Many trailers are only occasionally used but launching into saltwater can cause parts to seize or corrode quickly. Try banging any rusty areas with a hammer– they should produce a metallic clang sound. Hold the wheel on either side and try rocking it to check the bearings – any movement may need checking out. Also, make sure the coupling bolts are tight and that the brakes aren’t seized. Nudging the trailer back and forward or tapping the drum with a hammer will usually loosen the brakes but it’s also important to ensure the cables are in good condition. Finally, check the winch mechanism and the state of its cable. And remember, if the trailer doesn’t appear to fit the boat properly and provide well-spread support – it may not be road legal.
Older RIBs often look tired and worn but it’s worth remembering almost all issues are fixable and new tubes can make a boat look good as new. As well as tube replacements, full refits can encompass hull repairs, rewiring and even fitting new consoles.

When inspecting the tubes, check for patches and that any repairs have been conducted well and have not come loose. Also look out for tiny white spots showing through the colour, which indicate the tube may be nearing the end of its life.

One of the most serious problems to keep an eye out for is a boat with a ‘broken back’– one of the few issues likely to be terminal. This is generally indicated by long cracks across the beam. Longitudinal cracks along the chine may also be problematic but smaller star-shaped cracks don’t tend to be serious.


RIB anchored by pier


Many RIBs come with 10-year tube warranties, so ask about this if you’re buying a boat within this age bracket. And remember that if you’re prepared to go through the hassle of having your boat re-tubed, at a cost of about £5,000 for a 6m RIB, and the rest is generally sound, you may be able to pick up a bargain. Just check the sums add up to ensure you don’t spend more than it will be worth.


Plain sailing
Due to the extensive paraphernalia required, sailing yachts will undoubtedly have the most issues to look out for and the highest level of potential spend to put things right. Common areas to neglect are the standing and running rigging and electrics.
It can be easy to look at your new purchase through rose-tinted spectacles and underestimate the cost bringing her up to standard. As a single stainless-steel bottle screw can set you back between £35 and £75 and a full set of new standing rigging several thousand, it pays to be realistic. As it’s difficult to predict when rigging is going to fail, most insurers suggest it is replaced every 10 years and if this is not done so, or a proper inspection carried out, your insurance may be invalid.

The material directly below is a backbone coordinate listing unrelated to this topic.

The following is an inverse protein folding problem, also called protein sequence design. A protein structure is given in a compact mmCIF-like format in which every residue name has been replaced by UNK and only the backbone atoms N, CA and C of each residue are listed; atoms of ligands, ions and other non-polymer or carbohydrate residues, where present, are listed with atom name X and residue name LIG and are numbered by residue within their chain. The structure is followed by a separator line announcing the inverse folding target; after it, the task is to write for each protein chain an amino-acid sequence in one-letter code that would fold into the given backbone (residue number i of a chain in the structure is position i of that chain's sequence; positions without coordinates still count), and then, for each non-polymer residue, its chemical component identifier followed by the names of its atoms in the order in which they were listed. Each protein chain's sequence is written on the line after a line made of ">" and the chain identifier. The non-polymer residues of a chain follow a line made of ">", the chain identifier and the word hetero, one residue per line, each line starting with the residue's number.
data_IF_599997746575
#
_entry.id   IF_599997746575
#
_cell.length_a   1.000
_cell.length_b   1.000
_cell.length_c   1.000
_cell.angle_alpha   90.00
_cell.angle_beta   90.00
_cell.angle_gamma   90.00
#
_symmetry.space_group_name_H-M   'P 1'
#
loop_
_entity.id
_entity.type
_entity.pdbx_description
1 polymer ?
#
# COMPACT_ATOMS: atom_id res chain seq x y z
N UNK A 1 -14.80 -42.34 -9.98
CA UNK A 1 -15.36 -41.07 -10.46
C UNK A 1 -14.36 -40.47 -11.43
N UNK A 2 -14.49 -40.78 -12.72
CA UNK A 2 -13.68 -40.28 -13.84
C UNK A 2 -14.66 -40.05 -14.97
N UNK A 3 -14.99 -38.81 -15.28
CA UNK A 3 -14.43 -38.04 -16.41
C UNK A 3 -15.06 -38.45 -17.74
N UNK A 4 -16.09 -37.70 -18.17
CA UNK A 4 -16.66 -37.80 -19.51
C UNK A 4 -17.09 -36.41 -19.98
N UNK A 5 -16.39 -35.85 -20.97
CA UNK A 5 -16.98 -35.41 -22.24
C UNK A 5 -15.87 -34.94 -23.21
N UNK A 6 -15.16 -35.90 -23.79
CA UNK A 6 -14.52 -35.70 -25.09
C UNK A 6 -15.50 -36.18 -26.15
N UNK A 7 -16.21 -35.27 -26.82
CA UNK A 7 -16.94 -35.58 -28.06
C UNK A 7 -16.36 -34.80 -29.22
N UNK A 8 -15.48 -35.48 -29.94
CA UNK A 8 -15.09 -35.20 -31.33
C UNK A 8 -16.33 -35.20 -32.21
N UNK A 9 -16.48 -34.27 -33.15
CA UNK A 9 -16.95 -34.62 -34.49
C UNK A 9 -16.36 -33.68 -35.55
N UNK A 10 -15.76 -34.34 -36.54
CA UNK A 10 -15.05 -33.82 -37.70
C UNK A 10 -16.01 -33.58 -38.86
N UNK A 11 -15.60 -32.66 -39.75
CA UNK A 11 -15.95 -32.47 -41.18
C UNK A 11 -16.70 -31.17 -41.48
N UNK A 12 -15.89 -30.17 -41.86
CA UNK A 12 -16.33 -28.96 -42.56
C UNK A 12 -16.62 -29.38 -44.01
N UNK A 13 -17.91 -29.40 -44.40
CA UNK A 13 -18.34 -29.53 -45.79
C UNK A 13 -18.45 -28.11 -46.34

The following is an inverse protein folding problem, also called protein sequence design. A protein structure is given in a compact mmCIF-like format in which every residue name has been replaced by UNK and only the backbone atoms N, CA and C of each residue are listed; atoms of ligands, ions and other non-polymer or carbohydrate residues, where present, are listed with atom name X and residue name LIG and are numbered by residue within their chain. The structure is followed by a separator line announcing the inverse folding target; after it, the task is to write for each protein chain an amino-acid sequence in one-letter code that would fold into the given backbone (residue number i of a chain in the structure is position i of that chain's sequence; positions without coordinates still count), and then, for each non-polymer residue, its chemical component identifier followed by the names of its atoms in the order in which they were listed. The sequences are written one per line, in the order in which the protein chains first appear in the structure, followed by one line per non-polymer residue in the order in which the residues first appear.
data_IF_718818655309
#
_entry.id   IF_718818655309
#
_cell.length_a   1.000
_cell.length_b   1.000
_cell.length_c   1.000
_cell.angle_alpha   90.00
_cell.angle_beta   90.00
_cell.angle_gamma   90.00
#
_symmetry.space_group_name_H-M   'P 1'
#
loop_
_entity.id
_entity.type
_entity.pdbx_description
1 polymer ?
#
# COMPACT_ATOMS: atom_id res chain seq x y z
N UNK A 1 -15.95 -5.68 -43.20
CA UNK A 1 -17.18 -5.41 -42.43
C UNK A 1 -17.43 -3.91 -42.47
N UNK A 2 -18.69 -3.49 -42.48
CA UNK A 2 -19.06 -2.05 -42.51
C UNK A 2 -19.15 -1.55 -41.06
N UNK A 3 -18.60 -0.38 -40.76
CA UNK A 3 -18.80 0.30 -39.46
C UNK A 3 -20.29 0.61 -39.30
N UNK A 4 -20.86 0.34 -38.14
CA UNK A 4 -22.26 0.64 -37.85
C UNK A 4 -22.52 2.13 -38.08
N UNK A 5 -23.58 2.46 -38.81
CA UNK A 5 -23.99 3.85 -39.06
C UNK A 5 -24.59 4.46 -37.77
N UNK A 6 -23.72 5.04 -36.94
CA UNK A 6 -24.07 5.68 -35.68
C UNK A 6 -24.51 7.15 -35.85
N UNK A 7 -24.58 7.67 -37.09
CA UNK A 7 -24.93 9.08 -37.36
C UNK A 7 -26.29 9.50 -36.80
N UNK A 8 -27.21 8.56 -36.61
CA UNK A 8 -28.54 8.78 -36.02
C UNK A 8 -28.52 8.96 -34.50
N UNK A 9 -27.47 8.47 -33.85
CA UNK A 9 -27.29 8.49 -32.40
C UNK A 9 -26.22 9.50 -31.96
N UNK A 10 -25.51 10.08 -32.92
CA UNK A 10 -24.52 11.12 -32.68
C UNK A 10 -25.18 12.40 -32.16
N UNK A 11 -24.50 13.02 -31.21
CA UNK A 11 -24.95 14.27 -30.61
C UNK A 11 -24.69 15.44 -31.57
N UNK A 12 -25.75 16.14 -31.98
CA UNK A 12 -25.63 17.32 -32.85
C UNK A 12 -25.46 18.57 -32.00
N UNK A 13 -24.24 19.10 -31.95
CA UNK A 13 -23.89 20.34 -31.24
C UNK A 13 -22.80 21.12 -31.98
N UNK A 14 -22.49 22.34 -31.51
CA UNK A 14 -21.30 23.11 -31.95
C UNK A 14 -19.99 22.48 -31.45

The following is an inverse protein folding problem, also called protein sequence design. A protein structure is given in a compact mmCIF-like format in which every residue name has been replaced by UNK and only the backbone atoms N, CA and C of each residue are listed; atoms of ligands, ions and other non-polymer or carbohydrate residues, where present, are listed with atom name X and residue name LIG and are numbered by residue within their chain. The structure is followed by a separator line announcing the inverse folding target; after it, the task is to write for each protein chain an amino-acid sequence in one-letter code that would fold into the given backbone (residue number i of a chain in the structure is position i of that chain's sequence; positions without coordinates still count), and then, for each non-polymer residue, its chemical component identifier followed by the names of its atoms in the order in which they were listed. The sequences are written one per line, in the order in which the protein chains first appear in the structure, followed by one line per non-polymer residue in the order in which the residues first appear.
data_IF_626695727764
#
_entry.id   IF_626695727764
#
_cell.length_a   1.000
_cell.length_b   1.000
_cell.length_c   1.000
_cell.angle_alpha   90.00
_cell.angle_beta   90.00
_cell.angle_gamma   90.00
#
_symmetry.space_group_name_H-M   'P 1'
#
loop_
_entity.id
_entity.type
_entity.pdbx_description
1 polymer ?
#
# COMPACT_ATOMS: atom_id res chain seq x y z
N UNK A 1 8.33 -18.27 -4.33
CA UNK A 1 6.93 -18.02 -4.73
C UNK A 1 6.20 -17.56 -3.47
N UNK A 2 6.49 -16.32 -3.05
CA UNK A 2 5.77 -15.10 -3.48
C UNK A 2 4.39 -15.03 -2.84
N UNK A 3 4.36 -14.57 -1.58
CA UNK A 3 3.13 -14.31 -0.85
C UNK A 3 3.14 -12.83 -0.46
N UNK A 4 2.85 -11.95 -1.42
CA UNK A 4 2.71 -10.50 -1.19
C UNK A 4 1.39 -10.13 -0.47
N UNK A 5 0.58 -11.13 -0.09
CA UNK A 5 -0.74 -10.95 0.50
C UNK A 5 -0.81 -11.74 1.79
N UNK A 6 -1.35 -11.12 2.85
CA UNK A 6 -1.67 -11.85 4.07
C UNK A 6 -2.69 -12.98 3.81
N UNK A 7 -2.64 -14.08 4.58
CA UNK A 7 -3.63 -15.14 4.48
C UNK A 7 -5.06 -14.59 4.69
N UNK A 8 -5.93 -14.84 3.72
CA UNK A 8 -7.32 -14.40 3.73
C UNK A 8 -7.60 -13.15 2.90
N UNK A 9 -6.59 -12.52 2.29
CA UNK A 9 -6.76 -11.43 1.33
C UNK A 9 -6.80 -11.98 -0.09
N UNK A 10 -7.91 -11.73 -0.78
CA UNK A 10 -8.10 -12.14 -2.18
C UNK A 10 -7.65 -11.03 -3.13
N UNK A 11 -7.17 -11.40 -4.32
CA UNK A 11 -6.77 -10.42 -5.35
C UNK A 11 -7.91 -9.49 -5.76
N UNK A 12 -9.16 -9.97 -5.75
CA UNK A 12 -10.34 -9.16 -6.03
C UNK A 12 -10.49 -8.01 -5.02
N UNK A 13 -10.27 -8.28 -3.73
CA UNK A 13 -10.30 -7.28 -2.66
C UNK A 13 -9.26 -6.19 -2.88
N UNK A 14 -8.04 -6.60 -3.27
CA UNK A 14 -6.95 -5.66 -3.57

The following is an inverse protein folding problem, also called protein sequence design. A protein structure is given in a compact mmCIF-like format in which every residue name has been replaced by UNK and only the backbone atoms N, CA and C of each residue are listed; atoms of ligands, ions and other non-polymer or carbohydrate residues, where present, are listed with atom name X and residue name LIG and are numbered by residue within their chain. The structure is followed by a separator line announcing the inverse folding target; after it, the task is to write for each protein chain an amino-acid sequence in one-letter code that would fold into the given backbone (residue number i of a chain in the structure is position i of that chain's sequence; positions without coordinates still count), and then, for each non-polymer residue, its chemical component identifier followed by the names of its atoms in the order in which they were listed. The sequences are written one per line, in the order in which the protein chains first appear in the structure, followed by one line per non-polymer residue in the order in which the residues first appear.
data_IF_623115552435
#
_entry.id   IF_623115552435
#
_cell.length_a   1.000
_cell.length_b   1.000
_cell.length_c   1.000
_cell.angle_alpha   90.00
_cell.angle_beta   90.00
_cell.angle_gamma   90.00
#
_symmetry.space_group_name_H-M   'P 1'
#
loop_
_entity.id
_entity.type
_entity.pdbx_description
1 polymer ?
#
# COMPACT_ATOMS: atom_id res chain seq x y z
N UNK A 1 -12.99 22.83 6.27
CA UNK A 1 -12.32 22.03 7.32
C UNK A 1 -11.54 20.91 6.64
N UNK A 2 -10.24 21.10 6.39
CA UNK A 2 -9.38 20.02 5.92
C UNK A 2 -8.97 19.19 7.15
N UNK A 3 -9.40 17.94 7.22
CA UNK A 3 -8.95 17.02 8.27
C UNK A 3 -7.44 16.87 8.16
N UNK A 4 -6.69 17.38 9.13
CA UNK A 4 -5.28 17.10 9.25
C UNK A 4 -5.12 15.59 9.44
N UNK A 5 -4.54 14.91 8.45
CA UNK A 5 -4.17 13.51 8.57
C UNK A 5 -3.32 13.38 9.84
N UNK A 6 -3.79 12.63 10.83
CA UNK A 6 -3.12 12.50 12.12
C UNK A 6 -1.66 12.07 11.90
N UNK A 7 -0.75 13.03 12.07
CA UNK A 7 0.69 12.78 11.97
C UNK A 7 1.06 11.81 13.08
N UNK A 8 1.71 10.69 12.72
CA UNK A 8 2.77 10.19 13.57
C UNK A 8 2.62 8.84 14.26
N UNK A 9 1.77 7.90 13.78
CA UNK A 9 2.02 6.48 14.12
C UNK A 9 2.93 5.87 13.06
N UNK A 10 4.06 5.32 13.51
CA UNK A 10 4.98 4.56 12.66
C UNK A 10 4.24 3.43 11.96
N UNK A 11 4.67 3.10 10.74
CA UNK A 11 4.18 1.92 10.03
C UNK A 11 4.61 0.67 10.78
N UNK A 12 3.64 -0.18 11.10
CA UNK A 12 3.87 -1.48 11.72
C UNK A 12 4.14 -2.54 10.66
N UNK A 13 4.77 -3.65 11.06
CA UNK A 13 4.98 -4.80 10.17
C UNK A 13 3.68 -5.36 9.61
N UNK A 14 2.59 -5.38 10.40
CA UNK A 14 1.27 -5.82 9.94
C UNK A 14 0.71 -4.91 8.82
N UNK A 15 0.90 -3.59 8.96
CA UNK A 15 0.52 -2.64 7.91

When checking rigging yourself, look out for broken strands, especially near the swages, and that stays are running straight. As they are most likely to go at the swaged ends where movement chafes against the fitting, it’s worth examining these closely with the mast down.


Sailing boat mast rigging


Headsail furlers are another expensive piece of kit that can seize if not regularly washed with fresh water and properly maintained. Replacements can cost between £2,000 and £4,000. While examining the rigging, it’s worth also checking the mast foot for any signs of movement or corrosion as it takes the greatest compression load of the rig. The mast itself should also be checked for any cracks or problems around the fittings, and the gooseneck examined for wear along with any shackles and U-bolts.


If you are unable to take the boat out on a test sail, ask to see all the sails and open them out to check their condition along with the state of her lines. In fact, the full inventory, from the tender to the anchor and fenders should be checked as each piece that has to be replaced adds up.


Professional opinion
If you’re still enthusiastic after your initial inspection, it’s time to bring in the professionals. Just as with buying houses, a surveyor will give you peace of mind that all is in good order or point out issues you hadn’t noticed. If these aren’t too serious but may be costly or time-consuming to put right, a professional report will provide a useful tool to help knock down the price.
To find a reputable marine surveyor contact:
Yacht Designers and Surveyors Association at ydsa.co.uk
International Institute of Marine Surveying at www.iims.org.uk



Jo Roche
Published on 2019-07-03